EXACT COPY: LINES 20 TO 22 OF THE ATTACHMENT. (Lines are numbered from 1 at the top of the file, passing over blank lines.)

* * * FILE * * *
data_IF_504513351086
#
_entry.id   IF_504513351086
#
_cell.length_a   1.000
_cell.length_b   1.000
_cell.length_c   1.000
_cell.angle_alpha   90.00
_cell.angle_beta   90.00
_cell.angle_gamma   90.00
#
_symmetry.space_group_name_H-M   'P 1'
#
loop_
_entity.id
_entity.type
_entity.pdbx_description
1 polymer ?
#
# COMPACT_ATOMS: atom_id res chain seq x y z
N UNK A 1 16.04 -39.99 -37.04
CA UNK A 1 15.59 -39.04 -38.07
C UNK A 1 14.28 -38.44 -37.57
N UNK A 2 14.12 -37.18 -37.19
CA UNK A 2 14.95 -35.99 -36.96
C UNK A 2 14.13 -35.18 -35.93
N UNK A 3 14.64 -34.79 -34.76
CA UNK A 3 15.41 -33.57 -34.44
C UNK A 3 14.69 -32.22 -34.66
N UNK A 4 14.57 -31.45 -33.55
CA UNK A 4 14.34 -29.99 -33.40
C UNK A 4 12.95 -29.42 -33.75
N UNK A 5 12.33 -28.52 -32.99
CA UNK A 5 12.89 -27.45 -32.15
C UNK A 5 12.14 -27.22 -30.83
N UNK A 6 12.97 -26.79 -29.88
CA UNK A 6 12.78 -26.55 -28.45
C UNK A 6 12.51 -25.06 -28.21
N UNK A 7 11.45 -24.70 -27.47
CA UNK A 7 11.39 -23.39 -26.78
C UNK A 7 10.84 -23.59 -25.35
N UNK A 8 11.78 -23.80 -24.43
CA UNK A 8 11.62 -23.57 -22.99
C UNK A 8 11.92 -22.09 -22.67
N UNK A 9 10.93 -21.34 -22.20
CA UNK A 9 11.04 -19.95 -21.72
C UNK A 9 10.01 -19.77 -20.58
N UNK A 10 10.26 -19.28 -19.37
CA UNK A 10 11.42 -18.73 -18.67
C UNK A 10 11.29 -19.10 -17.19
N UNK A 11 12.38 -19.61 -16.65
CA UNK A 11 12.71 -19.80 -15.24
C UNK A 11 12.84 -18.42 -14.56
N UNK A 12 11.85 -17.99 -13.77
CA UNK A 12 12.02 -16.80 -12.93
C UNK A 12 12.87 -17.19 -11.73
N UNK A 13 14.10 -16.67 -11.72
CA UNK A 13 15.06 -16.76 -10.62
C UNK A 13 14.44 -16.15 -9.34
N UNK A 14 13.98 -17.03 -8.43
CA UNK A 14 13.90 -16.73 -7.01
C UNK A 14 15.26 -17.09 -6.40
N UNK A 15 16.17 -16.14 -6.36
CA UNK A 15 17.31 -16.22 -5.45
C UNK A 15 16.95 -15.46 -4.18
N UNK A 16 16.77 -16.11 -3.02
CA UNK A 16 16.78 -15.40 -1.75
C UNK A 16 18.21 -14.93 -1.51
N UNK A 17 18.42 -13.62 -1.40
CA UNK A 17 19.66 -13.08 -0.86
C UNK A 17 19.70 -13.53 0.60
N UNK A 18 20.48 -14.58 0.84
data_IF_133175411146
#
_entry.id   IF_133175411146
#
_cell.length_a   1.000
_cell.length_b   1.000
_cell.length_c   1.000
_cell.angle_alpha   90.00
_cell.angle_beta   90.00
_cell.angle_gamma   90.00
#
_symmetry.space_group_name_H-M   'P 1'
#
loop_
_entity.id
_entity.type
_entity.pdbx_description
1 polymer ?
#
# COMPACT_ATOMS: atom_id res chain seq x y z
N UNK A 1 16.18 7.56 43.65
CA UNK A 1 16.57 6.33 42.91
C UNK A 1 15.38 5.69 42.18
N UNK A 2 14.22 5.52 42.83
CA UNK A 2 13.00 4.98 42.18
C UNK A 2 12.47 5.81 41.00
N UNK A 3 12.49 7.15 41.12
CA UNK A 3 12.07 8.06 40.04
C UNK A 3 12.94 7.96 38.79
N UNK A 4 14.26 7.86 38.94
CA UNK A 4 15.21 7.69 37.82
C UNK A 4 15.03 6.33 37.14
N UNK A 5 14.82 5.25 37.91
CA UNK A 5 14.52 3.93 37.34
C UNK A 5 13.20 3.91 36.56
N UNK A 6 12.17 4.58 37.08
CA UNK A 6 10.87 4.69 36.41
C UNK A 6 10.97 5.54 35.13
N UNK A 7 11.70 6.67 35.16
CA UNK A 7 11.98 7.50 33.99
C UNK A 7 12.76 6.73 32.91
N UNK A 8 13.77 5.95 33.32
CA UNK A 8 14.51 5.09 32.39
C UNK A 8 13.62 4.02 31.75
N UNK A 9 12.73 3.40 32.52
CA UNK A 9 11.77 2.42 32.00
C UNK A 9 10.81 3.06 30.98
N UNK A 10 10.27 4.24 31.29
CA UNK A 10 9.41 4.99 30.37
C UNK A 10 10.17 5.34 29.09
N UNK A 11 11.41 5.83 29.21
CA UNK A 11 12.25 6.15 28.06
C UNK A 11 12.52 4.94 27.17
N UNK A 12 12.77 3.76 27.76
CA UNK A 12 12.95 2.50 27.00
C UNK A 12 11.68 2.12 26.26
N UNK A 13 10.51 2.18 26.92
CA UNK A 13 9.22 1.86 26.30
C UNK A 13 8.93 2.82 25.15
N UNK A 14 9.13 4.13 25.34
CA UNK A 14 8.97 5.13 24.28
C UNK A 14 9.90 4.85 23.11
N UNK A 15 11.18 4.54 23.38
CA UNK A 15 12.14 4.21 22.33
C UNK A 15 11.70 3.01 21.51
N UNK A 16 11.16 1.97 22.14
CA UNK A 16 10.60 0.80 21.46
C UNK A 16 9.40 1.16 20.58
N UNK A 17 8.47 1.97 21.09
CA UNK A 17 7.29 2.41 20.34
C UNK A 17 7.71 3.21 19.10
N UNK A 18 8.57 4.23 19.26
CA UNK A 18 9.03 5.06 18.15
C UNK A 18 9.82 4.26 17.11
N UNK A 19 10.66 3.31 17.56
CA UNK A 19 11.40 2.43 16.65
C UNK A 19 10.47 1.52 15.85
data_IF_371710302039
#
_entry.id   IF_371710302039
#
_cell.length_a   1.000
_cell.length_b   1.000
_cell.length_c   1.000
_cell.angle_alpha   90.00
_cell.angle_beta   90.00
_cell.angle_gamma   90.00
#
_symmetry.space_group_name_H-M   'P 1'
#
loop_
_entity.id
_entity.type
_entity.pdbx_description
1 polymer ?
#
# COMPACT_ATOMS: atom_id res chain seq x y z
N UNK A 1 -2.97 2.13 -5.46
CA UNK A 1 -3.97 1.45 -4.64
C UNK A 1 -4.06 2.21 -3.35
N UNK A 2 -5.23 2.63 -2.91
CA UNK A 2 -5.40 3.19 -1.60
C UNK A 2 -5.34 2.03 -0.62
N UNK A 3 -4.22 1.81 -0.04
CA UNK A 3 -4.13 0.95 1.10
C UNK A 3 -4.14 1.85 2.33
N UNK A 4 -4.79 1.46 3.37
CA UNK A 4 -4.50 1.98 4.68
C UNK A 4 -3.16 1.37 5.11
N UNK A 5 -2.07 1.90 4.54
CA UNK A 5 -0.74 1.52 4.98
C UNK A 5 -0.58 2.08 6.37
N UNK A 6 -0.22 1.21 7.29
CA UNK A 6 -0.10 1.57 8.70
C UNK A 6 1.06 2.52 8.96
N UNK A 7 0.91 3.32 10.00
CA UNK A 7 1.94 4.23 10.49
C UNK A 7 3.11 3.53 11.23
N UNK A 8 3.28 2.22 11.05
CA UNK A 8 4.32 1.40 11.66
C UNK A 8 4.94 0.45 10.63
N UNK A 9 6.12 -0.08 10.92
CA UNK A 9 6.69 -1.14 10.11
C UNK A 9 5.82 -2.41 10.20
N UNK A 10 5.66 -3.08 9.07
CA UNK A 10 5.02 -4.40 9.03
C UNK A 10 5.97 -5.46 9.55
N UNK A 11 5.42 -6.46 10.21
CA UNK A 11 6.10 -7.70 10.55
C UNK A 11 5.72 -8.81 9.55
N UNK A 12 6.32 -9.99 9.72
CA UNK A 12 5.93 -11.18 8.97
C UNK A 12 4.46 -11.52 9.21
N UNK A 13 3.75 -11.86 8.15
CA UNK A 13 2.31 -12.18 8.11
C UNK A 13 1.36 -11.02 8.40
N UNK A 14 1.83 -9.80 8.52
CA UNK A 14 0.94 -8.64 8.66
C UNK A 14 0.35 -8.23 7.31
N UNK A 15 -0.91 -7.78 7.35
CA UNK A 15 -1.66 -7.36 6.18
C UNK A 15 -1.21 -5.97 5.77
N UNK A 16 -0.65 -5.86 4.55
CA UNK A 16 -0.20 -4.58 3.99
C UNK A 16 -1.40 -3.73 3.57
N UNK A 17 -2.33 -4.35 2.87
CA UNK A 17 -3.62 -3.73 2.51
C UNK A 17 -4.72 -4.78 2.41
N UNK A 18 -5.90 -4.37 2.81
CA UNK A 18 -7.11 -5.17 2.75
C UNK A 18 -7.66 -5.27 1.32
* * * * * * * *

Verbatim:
# COMPACT_ATOMS: atom_id res chain seq x y z
N UNK A 1 16.04 -39.99 -37.04
CA UNK A 1 15.59 -39.04 -38.07